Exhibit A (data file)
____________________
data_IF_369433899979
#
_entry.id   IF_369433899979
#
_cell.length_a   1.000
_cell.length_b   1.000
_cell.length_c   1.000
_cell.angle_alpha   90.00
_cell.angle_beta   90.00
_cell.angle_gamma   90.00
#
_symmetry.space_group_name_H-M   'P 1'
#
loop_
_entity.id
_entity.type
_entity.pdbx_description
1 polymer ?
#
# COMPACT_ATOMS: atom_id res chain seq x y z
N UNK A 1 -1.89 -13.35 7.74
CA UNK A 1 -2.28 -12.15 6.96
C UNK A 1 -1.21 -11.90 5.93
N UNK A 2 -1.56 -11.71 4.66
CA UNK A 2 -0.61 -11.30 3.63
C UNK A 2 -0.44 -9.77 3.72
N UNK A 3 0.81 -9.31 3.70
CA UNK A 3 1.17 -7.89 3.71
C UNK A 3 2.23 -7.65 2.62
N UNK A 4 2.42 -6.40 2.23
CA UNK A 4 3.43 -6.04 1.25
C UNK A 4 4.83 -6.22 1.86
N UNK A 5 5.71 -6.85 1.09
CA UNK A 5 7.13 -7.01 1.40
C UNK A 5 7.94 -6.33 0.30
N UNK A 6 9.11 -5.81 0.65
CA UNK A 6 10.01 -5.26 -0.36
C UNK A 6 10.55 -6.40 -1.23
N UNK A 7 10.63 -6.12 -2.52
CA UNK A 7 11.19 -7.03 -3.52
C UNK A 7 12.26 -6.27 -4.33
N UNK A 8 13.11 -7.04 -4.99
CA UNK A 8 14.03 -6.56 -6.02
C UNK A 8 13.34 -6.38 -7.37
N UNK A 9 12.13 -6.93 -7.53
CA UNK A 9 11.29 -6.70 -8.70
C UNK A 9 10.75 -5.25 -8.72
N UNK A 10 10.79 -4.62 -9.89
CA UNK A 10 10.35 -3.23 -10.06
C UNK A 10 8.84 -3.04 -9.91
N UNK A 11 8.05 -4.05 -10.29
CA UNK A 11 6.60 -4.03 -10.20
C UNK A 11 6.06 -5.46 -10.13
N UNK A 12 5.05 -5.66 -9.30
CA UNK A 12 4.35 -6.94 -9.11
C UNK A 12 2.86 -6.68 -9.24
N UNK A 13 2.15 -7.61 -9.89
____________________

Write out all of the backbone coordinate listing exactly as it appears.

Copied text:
data_IF_369433899979
#
_entry.id   IF_369433899979
#
_cell.length_a   1.000
_cell.length_b   1.000
_cell.length_c   1.000
_cell.angle_alpha   90.00
_cell.angle_beta   90.00
_cell.angle_gamma   90.00
#
_symmetry.space_group_name_H-M   'P 1'
#
loop_
_entity.id
_entity.type
_entity.pdbx_description
1 polymer ?
#
# COMPACT_ATOMS: atom_id res chain seq x y z
N UNK A 1 -1.89 -13.35 7.74
CA UNK A 1 -2.28 -12.15 6.96
C UNK A 1 -1.21 -11.90 5.93
N UNK A 2 -1.56 -11.71 4.66
CA UNK A 2 -0.61 -11.30 3.63
C UNK A 2 -0.44 -9.77 3.72
N UNK A 3 0.81 -9.31 3.70
CA UNK A 3 1.17 -7.89 3.71
C UNK A 3 2.23 -7.65 2.62
N UNK A 4 2.42 -6.40 2.23
CA UNK A 4 3.43 -6.04 1.25
C UNK A 4 4.83 -6.22 1.86
N UNK A 5 5.71 -6.85 1.09
CA UNK A 5 7.13 -7.01 1.40
C UNK A 5 7.94 -6.33 0.30
N UNK A 6 9.11 -5.81 0.65
CA UNK A 6 10.01 -5.26 -0.36
C UNK A 6 10.55 -6.40 -1.23
N UNK A 7 10.63 -6.12 -2.52
CA UNK A 7 11.19 -7.03 -3.52
C UNK A 7 12.26 -6.27 -4.33
N UNK A 8 13.11 -7.04 -4.99
CA UNK A 8 14.03 -6.56 -6.02
C UNK A 8 13.34 -6.38 -7.37
N UNK A 9 12.13 -6.93 -7.53
CA UNK A 9 11.29 -6.70 -8.70
C UNK A 9 10.75 -5.25 -8.72
N UNK A 10 10.79 -4.62 -9.89
CA UNK A 10 10.35 -3.23 -10.06
C UNK A 10 8.84 -3.04 -9.91
N UNK A 11 8.05 -4.05 -10.29
CA UNK A 11 6.60 -4.03 -10.20
C UNK A 11 6.06 -5.46 -10.13
N UNK A 12 5.05 -5.66 -9.30
CA UNK A 12 4.35 -6.94 -9.11
C UNK A 12 2.86 -6.68 -9.24
N UNK A 13 2.15 -7.61 -9.89